The new year sucks the sun.
Of all the kisses that we kissed
Now which shall be the one?
Not that my love, ah no!—
Not this, my love?—heigh—ho
For all the sweets that all the winds can blow!
The branches cross above our eyes,
The skies are in a net:
And what’s the thing beneath the skies
We two would most forget?
Not birth, my love, no, no,—
Not death, my love, no, no,—
The love once ours, but ours long hours ago.

What other woman could be loved like you,
Or how of you should love possess his fill?
After the fulness of all rapture, still,—
As at the end of some deep avenue
A tender glamour of day,—there comes to view
Far in your eyes a yet more hungering thrill,—
Such fire as Love’s soul—winnowing hands distil
Even from his inmost ark of light and dew.
And as the traveller triumphs with the sun,
Glorying in heat’s mid—height, yet startide brings
Wonder new—born, and still fresh transport springs
From limpid lambent hours of day begun;—
Even so, through eyes and voice, your soul doth move
My soul with changeful light of infinite love.

Upon a Flemish road, when noon was deep,
I passed a little consecrated shrine,
Where, among simple pictures ranged in line,
The blessed Mary holds her child asleep.
To kneel here, shepherd—maidens leave their sheep
When they feel grave because of the sunshine,
And again kneel here in the day’s decline;
And here, when their life ails them, come to weep.
Night being full, I passed on the same road
By the same shrine; within, a lamp was lit
Which through the silence of clear darkness glowed.
Thus, when life’s heat is past and doubts arise
Darkling, the lamp of Faith must strengthen it,
Which sometimes will not light and sometimes dies.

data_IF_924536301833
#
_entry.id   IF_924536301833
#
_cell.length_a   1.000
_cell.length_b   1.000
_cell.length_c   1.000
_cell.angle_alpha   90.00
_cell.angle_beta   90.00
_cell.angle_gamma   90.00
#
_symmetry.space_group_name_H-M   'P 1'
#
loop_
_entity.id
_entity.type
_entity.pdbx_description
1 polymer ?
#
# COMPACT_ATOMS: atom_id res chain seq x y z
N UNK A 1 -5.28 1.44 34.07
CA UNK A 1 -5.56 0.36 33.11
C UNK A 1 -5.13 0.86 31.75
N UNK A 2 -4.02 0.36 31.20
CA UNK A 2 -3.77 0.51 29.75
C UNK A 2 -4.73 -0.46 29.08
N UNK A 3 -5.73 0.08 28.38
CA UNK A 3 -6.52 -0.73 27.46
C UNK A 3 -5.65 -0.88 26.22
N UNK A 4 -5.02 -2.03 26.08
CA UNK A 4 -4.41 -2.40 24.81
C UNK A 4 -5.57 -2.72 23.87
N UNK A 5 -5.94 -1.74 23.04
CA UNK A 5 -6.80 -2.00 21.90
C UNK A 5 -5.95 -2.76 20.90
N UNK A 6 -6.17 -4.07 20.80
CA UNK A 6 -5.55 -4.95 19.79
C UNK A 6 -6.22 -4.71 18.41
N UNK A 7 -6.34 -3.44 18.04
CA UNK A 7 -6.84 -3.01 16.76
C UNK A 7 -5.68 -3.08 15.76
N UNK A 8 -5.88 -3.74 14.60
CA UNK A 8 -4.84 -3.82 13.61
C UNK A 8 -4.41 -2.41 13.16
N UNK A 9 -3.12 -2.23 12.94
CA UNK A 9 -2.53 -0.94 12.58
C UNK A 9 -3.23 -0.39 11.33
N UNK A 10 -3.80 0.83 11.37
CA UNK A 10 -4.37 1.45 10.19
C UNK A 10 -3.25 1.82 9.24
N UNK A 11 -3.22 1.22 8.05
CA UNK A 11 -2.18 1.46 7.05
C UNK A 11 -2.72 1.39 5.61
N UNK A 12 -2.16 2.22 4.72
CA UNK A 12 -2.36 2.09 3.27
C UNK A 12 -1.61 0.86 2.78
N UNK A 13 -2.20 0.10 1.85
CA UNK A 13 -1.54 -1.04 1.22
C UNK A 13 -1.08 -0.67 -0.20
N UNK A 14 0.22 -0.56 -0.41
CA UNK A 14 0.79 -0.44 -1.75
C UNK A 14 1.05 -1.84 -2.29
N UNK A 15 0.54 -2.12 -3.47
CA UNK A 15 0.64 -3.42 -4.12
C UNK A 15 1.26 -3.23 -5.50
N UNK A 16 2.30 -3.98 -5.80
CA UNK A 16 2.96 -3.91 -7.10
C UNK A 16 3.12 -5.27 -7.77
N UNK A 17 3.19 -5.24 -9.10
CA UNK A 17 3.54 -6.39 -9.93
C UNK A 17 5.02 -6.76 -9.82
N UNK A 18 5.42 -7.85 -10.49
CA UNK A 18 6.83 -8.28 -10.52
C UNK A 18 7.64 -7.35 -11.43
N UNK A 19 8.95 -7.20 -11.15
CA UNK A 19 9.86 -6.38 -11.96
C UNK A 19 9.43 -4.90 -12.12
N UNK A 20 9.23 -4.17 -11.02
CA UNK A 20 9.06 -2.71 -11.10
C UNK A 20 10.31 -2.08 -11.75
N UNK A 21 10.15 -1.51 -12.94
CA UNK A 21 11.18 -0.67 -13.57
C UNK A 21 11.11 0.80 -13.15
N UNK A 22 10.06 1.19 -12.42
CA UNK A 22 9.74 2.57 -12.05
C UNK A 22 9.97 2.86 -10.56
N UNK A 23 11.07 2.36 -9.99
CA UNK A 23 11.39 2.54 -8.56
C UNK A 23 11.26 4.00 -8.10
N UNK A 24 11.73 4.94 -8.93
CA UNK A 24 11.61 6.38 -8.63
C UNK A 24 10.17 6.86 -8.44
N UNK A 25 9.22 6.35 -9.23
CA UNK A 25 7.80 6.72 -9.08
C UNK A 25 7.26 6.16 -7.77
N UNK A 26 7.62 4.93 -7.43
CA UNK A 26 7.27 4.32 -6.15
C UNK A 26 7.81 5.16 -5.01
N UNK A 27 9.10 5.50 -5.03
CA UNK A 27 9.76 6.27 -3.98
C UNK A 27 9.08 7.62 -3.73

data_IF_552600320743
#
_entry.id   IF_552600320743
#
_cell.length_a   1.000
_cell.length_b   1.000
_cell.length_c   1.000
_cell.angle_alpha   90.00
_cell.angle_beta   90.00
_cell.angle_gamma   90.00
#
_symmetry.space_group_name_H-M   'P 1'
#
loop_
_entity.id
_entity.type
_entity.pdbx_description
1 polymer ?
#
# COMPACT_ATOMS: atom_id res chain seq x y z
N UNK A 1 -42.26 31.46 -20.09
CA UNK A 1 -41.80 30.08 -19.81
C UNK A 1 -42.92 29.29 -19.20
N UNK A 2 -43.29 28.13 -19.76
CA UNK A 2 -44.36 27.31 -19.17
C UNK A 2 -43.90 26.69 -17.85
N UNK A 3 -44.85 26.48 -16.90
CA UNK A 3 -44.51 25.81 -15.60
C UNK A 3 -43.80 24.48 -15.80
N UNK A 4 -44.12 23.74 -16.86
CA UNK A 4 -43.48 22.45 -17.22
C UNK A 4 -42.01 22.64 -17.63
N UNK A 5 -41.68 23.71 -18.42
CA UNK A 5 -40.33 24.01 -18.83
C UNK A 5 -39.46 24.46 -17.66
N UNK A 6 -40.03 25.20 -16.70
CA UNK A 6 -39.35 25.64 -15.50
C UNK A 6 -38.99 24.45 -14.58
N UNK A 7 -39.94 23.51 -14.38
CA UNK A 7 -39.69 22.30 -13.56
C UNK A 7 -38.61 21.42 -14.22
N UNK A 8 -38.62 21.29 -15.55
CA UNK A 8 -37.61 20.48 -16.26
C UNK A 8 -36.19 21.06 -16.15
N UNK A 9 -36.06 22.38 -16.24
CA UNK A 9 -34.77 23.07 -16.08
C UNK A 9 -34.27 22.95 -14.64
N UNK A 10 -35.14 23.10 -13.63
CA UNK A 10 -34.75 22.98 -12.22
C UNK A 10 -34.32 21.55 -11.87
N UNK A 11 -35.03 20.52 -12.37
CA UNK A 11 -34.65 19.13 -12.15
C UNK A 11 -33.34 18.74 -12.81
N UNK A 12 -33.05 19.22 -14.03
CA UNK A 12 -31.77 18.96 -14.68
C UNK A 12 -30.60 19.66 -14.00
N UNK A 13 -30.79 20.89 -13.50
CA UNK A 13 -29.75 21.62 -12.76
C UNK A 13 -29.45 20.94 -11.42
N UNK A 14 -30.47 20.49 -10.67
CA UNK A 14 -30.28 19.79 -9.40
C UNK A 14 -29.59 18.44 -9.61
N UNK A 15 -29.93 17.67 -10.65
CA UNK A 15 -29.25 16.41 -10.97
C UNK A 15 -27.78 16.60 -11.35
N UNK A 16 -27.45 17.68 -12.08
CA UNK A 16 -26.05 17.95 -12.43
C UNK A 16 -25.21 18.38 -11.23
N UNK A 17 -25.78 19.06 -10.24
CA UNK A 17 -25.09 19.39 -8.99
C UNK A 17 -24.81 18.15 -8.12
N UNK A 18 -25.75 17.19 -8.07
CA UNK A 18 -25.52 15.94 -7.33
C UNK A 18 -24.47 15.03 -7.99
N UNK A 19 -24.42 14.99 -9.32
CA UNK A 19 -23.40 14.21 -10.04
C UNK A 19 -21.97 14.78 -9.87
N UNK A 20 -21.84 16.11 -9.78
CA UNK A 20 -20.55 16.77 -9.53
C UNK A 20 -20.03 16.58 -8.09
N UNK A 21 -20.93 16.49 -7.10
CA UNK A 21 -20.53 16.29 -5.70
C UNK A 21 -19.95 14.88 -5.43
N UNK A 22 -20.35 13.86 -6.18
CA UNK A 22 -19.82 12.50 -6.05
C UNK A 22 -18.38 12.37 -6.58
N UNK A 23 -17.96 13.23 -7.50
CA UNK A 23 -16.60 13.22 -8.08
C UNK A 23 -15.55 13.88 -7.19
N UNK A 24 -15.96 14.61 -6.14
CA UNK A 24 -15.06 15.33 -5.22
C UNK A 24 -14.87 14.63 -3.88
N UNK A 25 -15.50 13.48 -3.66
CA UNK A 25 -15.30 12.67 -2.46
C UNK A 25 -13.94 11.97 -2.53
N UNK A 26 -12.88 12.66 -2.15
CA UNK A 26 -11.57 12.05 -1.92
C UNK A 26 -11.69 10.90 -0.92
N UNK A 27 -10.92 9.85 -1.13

IN a soft—complexioned sky,
Fleeting rose and kindling grey,
Have you seen Aurora fly
At the break of day?
So my maiden, so my plighted may
Blushing cheek and gleaming eye
Lifts to look my way.
Where the inmost leaf is stirred
With the heart—beat of the grove,
Have you heard a hidden bird
Cast her note above?
So my lady, so my lovely love,
Echoing Cupid’s prompted word,
Makes a tune thereof.
Have you seen, at heaven’s mid—height,
In the moon—rack’s ebb and tide,
Venus leap forth burning white,
Dian pale and hide?
So my bright breast—jewel, so my bride,
One sweet night, when fear takes flight,
Shall leap against my side.

Under the arch of Life, where love and death,
    Terror and mystery, guard her shrine, I saw
    Beauty enthroned; and though her gaze struck awe,
I drew it in as simply as my breath.
Hers are the eyes which, over and beneath,
    The sky and sea bend on thee,—which can draw,
    By sea or sky or woman, to one law,
The allotted bondman of her palm and wreath.

This is that Lady Beauty, in whose praise
    Thy voice and hand shake still, —long known to thee
        By flying hair and fluttering hem, —the beat
        Following her daily of thy heart and feet,
    How passionately and irretrievably,
In what fond flight, how many ways and days!

1

(In the Academy of Bruges)
MYSTERY: God, man’s life, born into man
Of woman. There abideth on her brow
The ended pang of knowledge, the which now
Is calm assured. Since first her task began
She hath known all. What more of anguish than
Endurance oft hath lived through, the whole space
Through night till day, passed weak upon her face
While the heard lapse of darkness slowly ran?
All hath been told her touching her dear Son,
And all shall be accomplished. Where He sits
Even now, a babe, He holds the symbol fruit
Perfect and chosen. Until God permits,
His soul’s elect still have the absolute
Harsh nether darkness, and make painful moan.